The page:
The new version of Philip K Dick’s Total Recall (with Colin Farrell, Kate Beckinsale and Jessica Biel), to appear on Blu-ray™ and DVD with UltraViolet™ on December 26 from Sony Pictures Home Entertainment, is to have a new feature. Exclusive to the Blu-ray™ is the All-New Extended Director’s Cut, Featuring 20 Minutes of Footage Not Shown in Theatres Plus “God of War: Ascension™” PlayStation®3 (PS3™) Game Demo. The Blu-ray comes with two discs: Disc one is a Blu-ray that includes the theatrical feature film and an all-new Extended Director’s Cut, which includes 20 minutes of footage not shown in cinemas, featuring new storylines and an alternate ending, as well as commentary by director Len Wiseman. Disc one also comes with “Total Recall Insight Mode,” allowing viewers to watch the film while engaging with scene-specific behind-the-scenes insights. Disc two is a Blu-ray with a gag reel and multiple featurettes. “
THE DEVIL RIDES OUT Terence Fisher, director/Studio Canal Blu-ray In the 21st-century, it’s hard to realise just how popular the writer Dennis Wheatley was. His success was something of a phenomenon, and he achieved a virtual superstar status before such things were a regular occurrence for writers; he was (to some degree) a JK Rowling avant-la-lettre, and relished his celebrity. Wheatley’s novels were mostly in the adventure field, but if he is remembered today (and there are many readers for whom his name would mean very little), it is for his supernatural outings – and of these, by far the most significant was his 1934 Gothic adventure The Devil Rides Out. Continue reading
|To celebrate the 31st October release of psychological horror SILENT HILL: REVELATION 3D, Lionsgate is inviting competition winners to experience the best of Lionsgate Horror on the big screen with a special HALLOWEEN HORROR-THON. A dozen of Lionsgate’s most disturbing delights will be shown back-to-back in one day along with exclusive SILENT HILL: REVELATION 3D surprises.Carefully selected from the Lionsgate horror vaults, the event on 27th October will include screenings of The Blair Witch Project, My Bloody Valentine 3D, The Cabin in the Woods, Drag Me To Hell and Saw 3D: The Final Chapter. Based on the groundbreaking survival horror video game franchise, SILENT HILL: REVELATION 3D is the sequel to the hit film SILENT HILL, which opened to number one at the U.S. box office and took in nearly $100 million at the worldwide box office.|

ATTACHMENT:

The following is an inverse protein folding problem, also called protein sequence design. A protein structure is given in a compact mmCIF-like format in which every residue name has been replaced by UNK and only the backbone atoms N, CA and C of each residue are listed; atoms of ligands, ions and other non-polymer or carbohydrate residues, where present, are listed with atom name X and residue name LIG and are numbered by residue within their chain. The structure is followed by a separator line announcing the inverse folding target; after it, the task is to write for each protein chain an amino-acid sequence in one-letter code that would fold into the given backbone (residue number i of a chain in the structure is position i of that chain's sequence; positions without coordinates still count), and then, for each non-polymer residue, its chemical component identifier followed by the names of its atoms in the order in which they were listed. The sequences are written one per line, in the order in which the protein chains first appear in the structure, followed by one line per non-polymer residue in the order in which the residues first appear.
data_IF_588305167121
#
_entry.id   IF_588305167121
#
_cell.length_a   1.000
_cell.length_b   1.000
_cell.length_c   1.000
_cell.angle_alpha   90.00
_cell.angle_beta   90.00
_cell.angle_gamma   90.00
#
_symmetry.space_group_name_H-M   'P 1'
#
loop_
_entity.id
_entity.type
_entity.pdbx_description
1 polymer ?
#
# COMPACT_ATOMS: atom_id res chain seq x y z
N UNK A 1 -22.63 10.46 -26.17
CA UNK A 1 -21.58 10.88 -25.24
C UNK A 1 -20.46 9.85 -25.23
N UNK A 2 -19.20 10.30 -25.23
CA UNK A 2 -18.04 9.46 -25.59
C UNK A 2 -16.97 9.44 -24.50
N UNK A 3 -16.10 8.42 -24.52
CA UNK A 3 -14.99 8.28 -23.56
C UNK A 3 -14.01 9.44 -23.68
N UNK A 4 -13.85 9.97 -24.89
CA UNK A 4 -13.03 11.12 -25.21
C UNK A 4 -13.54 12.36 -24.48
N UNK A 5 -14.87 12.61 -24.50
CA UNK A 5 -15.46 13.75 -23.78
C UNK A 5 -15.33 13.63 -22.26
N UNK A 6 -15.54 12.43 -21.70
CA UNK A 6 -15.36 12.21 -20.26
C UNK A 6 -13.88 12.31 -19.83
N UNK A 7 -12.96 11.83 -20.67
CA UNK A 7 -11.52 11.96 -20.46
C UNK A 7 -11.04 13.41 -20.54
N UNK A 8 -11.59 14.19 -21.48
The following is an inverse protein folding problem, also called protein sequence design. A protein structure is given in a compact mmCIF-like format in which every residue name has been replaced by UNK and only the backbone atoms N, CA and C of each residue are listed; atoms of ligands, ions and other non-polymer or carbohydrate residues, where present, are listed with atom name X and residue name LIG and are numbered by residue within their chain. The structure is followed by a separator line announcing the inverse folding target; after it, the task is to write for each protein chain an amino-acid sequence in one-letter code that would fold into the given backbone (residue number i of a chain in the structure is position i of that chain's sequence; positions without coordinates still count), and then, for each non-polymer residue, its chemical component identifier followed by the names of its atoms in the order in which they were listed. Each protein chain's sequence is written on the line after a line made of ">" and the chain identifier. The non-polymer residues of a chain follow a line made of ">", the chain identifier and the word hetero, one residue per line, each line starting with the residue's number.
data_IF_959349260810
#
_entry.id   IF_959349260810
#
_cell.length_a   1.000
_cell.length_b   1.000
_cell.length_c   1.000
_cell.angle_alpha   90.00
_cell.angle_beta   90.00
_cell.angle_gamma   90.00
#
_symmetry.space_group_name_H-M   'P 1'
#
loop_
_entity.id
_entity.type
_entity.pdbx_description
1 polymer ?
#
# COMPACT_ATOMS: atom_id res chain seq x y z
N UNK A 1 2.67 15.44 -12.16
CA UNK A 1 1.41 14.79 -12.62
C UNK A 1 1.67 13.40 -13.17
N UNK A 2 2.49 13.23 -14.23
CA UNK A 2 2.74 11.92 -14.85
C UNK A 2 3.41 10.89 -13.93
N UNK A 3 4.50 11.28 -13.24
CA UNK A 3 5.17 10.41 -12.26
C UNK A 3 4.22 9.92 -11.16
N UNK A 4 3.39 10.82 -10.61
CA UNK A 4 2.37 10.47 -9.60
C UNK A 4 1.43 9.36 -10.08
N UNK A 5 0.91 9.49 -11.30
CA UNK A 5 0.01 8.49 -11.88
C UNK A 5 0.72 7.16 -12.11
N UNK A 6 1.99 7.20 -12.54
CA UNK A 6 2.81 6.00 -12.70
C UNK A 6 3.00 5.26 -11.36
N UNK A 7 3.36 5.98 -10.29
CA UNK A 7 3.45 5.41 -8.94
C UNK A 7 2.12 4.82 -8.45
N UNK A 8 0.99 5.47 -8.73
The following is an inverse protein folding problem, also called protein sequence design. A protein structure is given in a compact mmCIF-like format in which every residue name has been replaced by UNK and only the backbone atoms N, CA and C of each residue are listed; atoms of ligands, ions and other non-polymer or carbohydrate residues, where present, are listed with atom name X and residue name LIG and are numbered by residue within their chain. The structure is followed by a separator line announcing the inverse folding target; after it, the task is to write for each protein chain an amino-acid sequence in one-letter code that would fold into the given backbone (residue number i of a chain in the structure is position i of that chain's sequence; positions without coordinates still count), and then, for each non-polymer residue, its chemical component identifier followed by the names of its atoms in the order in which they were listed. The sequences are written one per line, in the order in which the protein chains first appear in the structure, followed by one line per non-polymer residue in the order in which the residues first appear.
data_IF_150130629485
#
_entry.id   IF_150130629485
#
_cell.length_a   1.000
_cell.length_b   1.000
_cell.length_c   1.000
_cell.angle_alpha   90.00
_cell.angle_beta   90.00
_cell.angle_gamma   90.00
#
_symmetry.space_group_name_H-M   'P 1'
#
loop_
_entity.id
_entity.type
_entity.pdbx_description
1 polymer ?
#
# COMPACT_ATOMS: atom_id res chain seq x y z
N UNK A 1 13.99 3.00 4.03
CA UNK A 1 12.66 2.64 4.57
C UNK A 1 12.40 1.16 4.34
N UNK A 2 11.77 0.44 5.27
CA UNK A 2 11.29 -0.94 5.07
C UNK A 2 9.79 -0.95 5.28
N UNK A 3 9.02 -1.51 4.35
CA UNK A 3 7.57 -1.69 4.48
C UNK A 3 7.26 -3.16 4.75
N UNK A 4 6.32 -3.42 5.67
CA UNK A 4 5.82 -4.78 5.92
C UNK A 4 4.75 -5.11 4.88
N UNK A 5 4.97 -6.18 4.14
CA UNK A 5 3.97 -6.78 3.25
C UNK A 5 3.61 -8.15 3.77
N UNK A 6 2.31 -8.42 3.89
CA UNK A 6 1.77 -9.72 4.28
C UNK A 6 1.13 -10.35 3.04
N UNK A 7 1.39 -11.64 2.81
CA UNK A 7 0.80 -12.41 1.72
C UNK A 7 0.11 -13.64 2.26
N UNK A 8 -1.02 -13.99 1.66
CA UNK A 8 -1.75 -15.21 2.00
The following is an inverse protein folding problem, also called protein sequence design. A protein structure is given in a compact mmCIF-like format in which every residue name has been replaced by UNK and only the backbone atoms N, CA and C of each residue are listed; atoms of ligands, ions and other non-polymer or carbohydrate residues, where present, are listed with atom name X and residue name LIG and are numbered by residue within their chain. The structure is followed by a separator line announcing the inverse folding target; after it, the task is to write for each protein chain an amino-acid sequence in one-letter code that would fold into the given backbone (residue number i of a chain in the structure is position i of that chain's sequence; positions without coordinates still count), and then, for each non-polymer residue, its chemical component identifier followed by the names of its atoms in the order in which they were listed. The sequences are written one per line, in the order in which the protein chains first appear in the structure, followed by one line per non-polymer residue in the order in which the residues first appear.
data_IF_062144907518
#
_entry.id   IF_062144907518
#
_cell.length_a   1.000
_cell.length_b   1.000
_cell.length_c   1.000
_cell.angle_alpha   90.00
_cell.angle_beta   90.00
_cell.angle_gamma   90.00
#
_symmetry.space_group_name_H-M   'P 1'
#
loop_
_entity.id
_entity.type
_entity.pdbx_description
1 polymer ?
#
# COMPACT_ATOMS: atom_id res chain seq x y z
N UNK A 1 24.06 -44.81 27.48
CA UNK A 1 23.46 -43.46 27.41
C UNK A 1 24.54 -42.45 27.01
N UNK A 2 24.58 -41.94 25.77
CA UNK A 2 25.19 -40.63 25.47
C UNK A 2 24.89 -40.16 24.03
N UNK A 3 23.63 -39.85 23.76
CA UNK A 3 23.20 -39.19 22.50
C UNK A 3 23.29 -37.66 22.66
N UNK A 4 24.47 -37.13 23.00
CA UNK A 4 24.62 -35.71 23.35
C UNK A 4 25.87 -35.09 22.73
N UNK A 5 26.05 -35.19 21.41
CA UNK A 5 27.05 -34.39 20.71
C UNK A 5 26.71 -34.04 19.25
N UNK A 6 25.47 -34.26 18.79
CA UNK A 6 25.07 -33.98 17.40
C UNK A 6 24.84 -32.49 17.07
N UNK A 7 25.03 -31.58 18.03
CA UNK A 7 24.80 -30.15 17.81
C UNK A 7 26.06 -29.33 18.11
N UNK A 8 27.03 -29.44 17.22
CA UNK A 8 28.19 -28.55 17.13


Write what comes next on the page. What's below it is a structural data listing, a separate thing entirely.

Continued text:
MAISON CLOSE Season One/Mabrouk El Mechri, director/Arrow Films Blu-ray This handsome Blu-ray set showcases a remarkable television series (one that is — in its frankness — not for the narrow-minded). The setting is a 19th-century brothel in Paris, and the eight-part series is distinguished from earlier similar dramas (notably Louis Malle’s Pretty Baby) by the modern sensibility with which the material is treated. Its sexual nature echoes another ground-breaking piece of period drama, which also had an uncompromising sex-for-hire theme, the television adaptation of Michael Faber’s The Crimson Petal and the White. The central characters in Maison Close are a trio of prostitutes, who ply their trade in a well-appointed house of pleasure, ‘Paradise’, with a speciality client list including bluebloods and other notables of society. The basic impulse of the three women is to try to break free from the cloistered life, and the film’s treatment of the world of prostitution is never romanticised in the way that (for instance) the recent adaptation of Diary of a Call Girl was accused of being (the men are almost all universally appalling). Performances are utterly superlative, reminding us that the wealth of acting talent in France appears to be the equal of the more celebrated one in the United Kingdom.